Some of those who wish to prohibit or punish what they take to be derogatory portrayals of Muhammad equate blasphemy with hate speech. In fact, they are quite different. Hate speech involves the incitement of discrimination or violence against others. On such grounds, it can be legitimate to punish the speaker even under American law if the circumstances are conducive to imminent violence. In contrast, such violence as may result from blasphemy tends to be perpetrated by those who take offense against the speaker and against those they associate with the speaker. To the extent that punishment is appropriate, it should not be against the speaker. It should be against those who engage in violence. Of course, there may be circumstances in which blasphemy takes place in circumstances that provoke immediate violence because of a direct confrontation before any contrary view may be expressed. That has not been the case, however, in the blasphemy cases that have aroused controversy in recent years. Violence or the threat of violence has taken place at times and places chosen by the authors of violence.
Since the Ayatollah Khomeini’s fatwah against Salman Rushdie nearly a quarter of a century ago for his novel, The Satanic Verses, the frequency with which threats of violence and actual violence have taken place against those accused of blasphemy against Muhammad and against Islam seems to have increased greatly. Following the publication of the Danish cartoons of the Prophet Muhammad in 2005, there were riots in many countries and a great many persons were killed in different countries. An American organization, Human Rights First, published a report last March documenting well over a hundred recent blasphemy cases (” Blasphemy Laws Exposed: The Consequences of Criminalizing Defamation of Religions”, March 2012).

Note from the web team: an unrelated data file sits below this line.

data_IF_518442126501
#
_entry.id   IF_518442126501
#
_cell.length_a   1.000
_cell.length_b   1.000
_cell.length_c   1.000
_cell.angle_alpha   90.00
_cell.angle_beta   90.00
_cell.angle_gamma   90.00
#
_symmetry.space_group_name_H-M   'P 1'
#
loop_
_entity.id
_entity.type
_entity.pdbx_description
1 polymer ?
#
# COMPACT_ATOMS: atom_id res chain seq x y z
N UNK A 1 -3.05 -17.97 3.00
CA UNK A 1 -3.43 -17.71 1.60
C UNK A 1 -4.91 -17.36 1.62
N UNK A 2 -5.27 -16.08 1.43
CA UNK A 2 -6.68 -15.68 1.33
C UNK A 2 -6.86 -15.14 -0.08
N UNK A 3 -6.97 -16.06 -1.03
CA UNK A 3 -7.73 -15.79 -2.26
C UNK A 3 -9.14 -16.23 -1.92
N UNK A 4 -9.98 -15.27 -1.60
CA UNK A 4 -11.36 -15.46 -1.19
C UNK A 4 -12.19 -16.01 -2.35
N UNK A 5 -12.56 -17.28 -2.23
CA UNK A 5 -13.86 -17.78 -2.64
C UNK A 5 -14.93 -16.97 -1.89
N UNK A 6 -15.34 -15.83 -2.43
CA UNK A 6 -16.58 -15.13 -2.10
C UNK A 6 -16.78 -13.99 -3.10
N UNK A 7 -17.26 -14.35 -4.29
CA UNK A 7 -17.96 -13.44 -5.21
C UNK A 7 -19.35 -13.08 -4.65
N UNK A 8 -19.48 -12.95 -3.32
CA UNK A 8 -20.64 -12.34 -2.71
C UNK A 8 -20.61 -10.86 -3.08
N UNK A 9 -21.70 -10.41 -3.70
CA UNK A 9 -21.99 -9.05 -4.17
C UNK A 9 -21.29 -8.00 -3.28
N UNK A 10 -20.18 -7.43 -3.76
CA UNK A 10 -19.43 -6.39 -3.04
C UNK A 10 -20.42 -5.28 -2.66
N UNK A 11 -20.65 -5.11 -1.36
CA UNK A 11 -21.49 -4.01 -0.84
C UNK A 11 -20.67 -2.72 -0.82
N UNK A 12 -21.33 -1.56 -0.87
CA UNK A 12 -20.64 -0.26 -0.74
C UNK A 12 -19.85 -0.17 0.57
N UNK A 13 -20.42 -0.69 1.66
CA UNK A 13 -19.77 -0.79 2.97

Many of these cases involved extreme violence that included killings. The report divides them into four categories: those that stifle discussion and dissent in the public sphere; those that spark outbreaks of mob violence; those that violate freedom of religion, thought or belief; and those that are used as a weapon to settle private disputes. Some of the cases belong in more than one of these categories.
I am not aware of reliable information on the frequency of blasphemy cases in the era that preceded the Ayatollah Khomeini’s fatwah against Salman Rushdie and his novel, The Satanic Verses. Hence, I am only guessing when I say that I think that episode contributed to the frequency with which such cases have arisen during the past quarter of a century. The fatwah against Rushdie was issued by Khomeini at the end of the disastrous eight year war between Iraq and Iran in which Iran tried in vain to prevail by sheer numbers, resulting in the deaths of hundreds of thousands of its young men who became cannon fodder. Focusing attention on an allegation of blasphemy seemed a politically opportune way of changing the subject. Many more recent episodes of alleged blasphemy seem also to reflect political opportunism on the part of those who whip up public sentiment against those who are the targets of their accusations.